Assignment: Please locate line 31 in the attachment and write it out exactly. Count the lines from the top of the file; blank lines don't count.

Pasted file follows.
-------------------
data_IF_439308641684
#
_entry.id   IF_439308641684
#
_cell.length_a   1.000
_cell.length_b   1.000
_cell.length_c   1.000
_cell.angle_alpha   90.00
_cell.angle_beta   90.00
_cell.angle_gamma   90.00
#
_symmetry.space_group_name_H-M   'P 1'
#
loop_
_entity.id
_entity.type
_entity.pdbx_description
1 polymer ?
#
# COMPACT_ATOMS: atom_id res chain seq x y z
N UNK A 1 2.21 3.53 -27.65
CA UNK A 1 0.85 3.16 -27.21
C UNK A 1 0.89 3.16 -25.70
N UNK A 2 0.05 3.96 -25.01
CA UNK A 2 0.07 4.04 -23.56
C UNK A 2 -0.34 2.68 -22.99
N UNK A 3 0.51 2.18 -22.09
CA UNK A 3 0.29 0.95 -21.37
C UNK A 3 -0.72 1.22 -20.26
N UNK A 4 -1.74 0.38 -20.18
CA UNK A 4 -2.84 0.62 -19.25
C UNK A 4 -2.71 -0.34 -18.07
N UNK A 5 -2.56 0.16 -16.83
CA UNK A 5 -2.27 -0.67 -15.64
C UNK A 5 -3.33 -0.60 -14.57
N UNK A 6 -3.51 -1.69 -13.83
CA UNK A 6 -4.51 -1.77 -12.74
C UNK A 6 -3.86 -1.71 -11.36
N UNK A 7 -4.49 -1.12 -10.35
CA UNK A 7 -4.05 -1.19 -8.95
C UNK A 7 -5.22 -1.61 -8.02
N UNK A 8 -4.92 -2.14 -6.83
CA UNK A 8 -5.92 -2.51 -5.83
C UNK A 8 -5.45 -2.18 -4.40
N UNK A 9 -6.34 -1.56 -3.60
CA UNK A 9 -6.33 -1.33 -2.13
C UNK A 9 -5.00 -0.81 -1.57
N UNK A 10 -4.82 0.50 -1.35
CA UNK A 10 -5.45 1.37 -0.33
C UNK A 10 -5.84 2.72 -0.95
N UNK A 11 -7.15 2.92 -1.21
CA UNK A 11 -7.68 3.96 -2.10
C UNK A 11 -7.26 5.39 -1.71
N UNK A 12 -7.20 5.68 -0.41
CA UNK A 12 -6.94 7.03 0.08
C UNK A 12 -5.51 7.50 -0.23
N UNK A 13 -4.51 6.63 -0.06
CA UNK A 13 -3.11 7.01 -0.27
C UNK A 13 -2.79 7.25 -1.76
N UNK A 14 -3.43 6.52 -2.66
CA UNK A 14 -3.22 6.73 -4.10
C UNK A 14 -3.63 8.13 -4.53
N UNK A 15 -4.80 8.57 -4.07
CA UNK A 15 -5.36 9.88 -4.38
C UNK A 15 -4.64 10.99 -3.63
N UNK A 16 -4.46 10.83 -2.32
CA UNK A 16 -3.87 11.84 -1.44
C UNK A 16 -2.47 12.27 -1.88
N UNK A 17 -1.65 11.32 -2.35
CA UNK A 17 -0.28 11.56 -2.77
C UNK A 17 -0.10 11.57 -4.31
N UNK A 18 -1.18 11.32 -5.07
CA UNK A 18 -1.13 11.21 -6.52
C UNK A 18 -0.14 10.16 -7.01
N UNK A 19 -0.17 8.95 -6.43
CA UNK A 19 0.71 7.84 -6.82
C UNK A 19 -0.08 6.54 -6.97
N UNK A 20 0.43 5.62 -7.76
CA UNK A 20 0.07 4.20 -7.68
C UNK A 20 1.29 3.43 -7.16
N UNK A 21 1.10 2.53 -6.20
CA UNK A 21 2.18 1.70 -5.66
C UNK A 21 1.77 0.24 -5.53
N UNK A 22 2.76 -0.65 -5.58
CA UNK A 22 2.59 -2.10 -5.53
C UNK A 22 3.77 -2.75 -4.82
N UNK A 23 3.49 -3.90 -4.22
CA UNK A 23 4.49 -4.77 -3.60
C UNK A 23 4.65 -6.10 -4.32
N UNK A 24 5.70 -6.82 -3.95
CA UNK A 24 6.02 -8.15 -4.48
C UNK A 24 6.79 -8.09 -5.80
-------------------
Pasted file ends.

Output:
CA UNK A 4 -2.84 0.62 -19.25